Winne's message wasn't all doom and gloom. Those pining for the rise of a sustainable, alternative food system have much to be excited over, he says. By his count, some 200 food policy councils have sprouted up across the country in recent years, all advocating for just, sustainable local food systems. Community supported agriculture, urban gardening, farm-to-school projects are popping up in under-served neighborhoods that direly need them, Winne says, in places like Detroit, Chicago, and even here in San Anto.
But Bit Ag's still king, especially when it comes to steering food policy at the national and state levels. Some 90 percent of our soybean acreage is now GMO (genetically modified organisms), as is 50 percent corn and 60 percent corn, Winne says. "Regardless what you think about it, we the people did not have much say over whether those products were allowed. And whenever we have tried to provide some protection.... the industry has come in and stomped it, has crushed all efforts to make any kind of change." In Vermont, where the state's proposing measures to make companies simply label GMO products, Monsanto's threatening lawsuit.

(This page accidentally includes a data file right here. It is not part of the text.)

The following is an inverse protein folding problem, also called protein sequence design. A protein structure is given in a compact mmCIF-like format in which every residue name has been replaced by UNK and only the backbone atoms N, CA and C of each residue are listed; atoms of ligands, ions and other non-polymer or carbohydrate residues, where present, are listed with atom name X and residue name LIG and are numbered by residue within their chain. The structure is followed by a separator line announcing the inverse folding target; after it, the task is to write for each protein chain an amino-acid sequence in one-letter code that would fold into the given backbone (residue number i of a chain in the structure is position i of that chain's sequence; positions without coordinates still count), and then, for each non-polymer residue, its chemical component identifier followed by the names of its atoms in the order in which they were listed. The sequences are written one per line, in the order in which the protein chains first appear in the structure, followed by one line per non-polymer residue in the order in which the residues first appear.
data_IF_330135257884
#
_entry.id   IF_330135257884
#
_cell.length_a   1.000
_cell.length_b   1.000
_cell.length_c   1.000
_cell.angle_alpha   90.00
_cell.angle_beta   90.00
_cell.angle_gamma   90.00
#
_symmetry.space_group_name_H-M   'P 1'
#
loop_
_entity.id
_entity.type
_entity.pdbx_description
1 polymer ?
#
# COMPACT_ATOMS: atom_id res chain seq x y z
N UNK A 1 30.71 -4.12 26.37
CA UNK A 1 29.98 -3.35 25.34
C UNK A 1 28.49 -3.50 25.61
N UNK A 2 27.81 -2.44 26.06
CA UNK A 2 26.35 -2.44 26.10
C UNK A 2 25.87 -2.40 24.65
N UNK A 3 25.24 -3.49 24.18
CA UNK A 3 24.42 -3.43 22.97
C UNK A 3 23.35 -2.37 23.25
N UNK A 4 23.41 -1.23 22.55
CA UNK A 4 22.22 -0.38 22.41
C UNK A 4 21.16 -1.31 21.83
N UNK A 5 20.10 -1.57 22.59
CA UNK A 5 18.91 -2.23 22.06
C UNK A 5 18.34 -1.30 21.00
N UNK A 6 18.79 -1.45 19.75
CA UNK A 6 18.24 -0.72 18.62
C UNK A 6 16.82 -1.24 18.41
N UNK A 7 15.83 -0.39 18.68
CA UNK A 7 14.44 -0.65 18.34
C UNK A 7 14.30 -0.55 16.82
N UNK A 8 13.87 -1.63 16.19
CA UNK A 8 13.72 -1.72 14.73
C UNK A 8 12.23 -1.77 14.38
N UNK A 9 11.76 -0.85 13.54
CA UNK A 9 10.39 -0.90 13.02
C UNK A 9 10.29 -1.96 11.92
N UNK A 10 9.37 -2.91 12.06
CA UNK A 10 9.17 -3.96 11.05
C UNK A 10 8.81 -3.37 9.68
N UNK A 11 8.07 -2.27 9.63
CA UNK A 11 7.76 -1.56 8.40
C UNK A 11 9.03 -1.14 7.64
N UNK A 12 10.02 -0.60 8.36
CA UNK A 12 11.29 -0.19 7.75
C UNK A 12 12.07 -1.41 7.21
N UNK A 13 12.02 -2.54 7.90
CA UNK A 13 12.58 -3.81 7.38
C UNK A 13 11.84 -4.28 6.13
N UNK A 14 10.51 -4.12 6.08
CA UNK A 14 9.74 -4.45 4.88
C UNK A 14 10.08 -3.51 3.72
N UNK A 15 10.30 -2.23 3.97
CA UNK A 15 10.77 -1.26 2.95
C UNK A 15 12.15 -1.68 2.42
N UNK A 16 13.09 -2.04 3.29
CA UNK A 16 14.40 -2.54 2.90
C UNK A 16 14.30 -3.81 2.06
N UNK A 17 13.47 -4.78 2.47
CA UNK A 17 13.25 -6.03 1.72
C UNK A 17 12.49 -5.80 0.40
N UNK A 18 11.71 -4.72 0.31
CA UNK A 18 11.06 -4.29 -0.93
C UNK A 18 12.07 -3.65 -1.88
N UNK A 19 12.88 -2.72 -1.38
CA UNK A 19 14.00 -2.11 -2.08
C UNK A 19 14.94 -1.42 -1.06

Or consider that 80 percent of all antibiotics we use gets pumped into livestock, something known to contribute to antibiotic resistance in diseases that affect humans. Though the feds last month announced a plan to stop overuse of antibiotics in factory-scale animal farms, critics say the measure lacks teeth -- consider the gaping loophole the FDA left industry, or that's the plan its current form is voluntary.
And Winne worries over projections that 42 percent of Americans will be obese by year 2030. It's even the main reason would-be soldiers are rejected from military service . "I would like to curtail a lot of american militarism," jokes Winne, "but being too fat to fight is not a good way to do it."
Watch the video below to hear some more of Winne's remarks: